Significance:  Today, many glaciologists are more concerned with predicting when various glaciers will disappear. In many parts of the world—including the western United States, South America, China, and India—glaciers are frozen reservoirs that provide a reliable water supply each summer to hundreds of millions of people and the natural ecosystems on which they depend. NOAA CLIMATE CHANGE GLACIER

  • 2018:  -0.72 meters water equivalent*   World Glacier Monitoring Service
  • Among the most dramatic evidence that Earth’s climate is warming is the dwindling and disappearance of mountain glaciers around the world. Based on preliminary data, 2017 is likely to be the 38th year in a row of mass loss of mountain glaciers worldwide. According to the State of the Climate in 2017

The cumulative mass balance loss from 1980 to 2016 is -19.9 meters, the equivalent of cutting a 22-meter-thick (72-foot-thick) slice off the top of the average glacier.

The graph shows cumulative mass loss in “*meters of water equivalent,” which is the depth of the meltwater spread out over the glacier’s surface area.

Melting of mountain glaciers has accelerated since 2000

Glacier mass balance (gray bars) from 1980–2017 for 37 worldwide glaciers with at least a 30-year monitoring history. Observations for 2017 are preliminary. Cumulative mass losses (orange line) have accelerated since 2000. As of 2016, the total loss was -19.9 meters, the equivalent of cutting a 22-meter- (72-foot-) thick slice off the top of the average glacier. NOAA Climate.gov graph adapted from State of the Climate in 2017.

Mer de Glace, Chamonix, France
Photo by Martin Adams on Unsplash

Climate Change: Greenhouse Gases

Carbon Dioxide

Global Temperature Change from 1850-2018. Graphics available for the globe and most countries. Ed Hawkins https://showyourstripes.info
Record high 414.71 ppm carbon dioxide reached June 13, 2019
No precedent for this level of carbon dioxide in over 800,000 years of ice core data

Click to access mlo_full_record.pdf

View of Mauna Kea and Mauna Loa from Haleakala
Photo by Ralph Howland on Unsplash
The Keeling Curve–the iconic documentation of carbon dioxide in the Earth’s atmosphere from 1958


The atmospheric abundance of CO2 has increased by an average of 1.83 ppm per year over the past 40 years (1979-2018). The CO2 increase is accelerating — while it averaged about 1.6 ppm per year in the 1980s and 1.5 ppm per year in the 1990s, the growth rate increased to 2.3 ppm per year during the last decade (2009-2018). The annual CO2 increase from 1 Jan 2018 to 1 Jan 2019 was 2.5 ± 0.1 ppm (see https://www.esrl.noaa.gov/gmd/ccgg/trends/global.html), which is slightly higher than the average of the previous decade, and much higher than the two decades before that.

NOAA Carbon Dioxide Radiative Forcing

The relentless rise of carbon  dioxide

Total Global CO2 Emissions

Photo by Martin Adams on Unsplash

Carbon dioxide emissions grew by 2.0% in 2018, the fastest growth for seven years; China (2.2% increase), India (7% increase) and the U.S.(2.6% increase) were responsible for around 69% of global emissions uptick (https://www.carbonbrief.org/in-depth-bp-data-reveals-record-CO2-emissions-in-2018-driven-by-surging-use-of-gas)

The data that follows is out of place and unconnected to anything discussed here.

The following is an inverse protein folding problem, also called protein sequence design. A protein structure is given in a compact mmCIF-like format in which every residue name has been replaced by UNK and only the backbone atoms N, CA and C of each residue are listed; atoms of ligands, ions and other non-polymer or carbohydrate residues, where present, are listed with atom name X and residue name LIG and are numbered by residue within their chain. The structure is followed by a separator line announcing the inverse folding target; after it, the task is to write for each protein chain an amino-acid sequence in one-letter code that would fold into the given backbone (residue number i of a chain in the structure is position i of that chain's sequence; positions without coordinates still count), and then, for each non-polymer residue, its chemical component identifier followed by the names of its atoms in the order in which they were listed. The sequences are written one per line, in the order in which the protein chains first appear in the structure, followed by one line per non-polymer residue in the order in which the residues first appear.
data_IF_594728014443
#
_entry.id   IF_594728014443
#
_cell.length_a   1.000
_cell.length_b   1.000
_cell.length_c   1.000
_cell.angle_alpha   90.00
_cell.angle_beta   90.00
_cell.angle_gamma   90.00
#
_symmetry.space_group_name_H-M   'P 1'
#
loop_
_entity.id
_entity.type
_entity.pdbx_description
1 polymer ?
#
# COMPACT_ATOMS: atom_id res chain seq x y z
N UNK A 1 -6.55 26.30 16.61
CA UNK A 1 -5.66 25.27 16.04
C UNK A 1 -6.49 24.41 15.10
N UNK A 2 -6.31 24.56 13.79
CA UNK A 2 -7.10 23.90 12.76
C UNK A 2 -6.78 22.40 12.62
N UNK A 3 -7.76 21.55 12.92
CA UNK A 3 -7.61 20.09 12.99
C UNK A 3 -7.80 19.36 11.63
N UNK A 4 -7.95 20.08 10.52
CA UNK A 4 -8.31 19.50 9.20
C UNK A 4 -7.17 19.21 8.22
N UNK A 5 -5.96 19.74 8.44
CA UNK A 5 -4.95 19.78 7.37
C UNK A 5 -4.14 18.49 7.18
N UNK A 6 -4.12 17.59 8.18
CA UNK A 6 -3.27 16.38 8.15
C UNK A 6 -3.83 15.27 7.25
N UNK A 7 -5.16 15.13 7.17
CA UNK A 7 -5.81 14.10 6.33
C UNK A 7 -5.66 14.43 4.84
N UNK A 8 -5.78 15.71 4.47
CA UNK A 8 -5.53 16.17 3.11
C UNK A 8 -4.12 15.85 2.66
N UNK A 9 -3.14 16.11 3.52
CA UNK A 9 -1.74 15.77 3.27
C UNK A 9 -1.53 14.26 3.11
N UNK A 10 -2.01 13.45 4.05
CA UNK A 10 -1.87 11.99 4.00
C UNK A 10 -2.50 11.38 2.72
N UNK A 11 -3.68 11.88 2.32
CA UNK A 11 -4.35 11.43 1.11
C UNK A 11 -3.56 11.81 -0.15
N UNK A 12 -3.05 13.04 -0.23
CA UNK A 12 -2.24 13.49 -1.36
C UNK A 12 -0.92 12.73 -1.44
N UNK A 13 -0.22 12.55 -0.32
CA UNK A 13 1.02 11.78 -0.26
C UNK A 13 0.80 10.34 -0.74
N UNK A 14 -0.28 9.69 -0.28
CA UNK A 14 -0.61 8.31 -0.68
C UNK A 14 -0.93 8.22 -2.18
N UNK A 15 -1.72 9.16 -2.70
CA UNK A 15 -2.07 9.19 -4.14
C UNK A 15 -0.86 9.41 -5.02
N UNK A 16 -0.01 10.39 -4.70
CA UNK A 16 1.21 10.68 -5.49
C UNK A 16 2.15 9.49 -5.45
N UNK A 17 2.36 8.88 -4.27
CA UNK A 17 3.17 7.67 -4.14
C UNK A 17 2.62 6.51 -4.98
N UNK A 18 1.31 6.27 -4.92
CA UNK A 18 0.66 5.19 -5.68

Total global carbon dioxide emissions in 2017: 41.2±2.8 GtCO2; 53% increase over 1990 (Source: Global Carbon Project)

  • Carbon dioxide emissions attributable to land-use change are highly uncertain, with no clear trend in the last decade
  • Land-use change was the dominant source of annual CO2 emissions until around 1950. In 1960 land-use change emissions accounted for 43% of emissions; between 2008-2017 they averaged 13%. In total, CO2 from land-use change accounts for 31% of cumulative emissions between 1870-2017.
  • Fossil CO2 emissions now dominate global changes: Coal (32%), Oil (25%), Gas (10%), Others (2%) account for 69% of cumulative emissions between 1870-2017.

Fate of anthropogenic CO2 emissions (2008-2017)

Source: Global Carbon Project Carbon Budget 2018 GCP Presentation
Source :  Figures from the Global Carbon Budget 2018 

Nitrous Oxide (N2O) (EPA N2O)

Shanghai, China  Photo by Holger Link on Unsplash

Radiative Forcing:  298 times that of CO2 over a 100 year period Residence time: 114 years


  • Anthropogenic (40%)
  • Agriculture (soil management—fertilizers, manure, burning of agricultural residues)
  • Fuel Combustion
  • Industry
  • Wastewater treatment

Growth of nitrous oxide

Red line is a linear fit to the global mean data demonstrating a fairly constant annual growth rate greater than 0.75 ppb/year

Global history of nitrous oxide as a function of latitude (y-axis) and time (x-axis).

Short-Lived Climate Pollutants

Black Carbon: 6600Gg (2015)

  • Radiative Forcing:    Black Carbon (BC) has a strong influence on radiative forcing, affecting the climate globally and regionally, and is responsible for a significant proportion of the global forcing to date.
    • Bond (2013)*  estimated that black carbon, with a total climate forcing of +1.1 W m-2, is the second most important human emission in terms of its climate-forcing in the present-day atmosphere; only carbon dioxide is estimated to have a greater forcing. For comparison, the radiative forcings including indirect effects from emissions of the two most significant long-lived greenhouse gases, carbon dioxide (CO2) and methane (CH4), in 2005 were +1.56 and +0.86 W m-2, respectively.
    • BC deposited on the cryosphere leads to enhanced melting rates and can affect the intensity and distribution of precipitation. Climate and Clean Air Coalition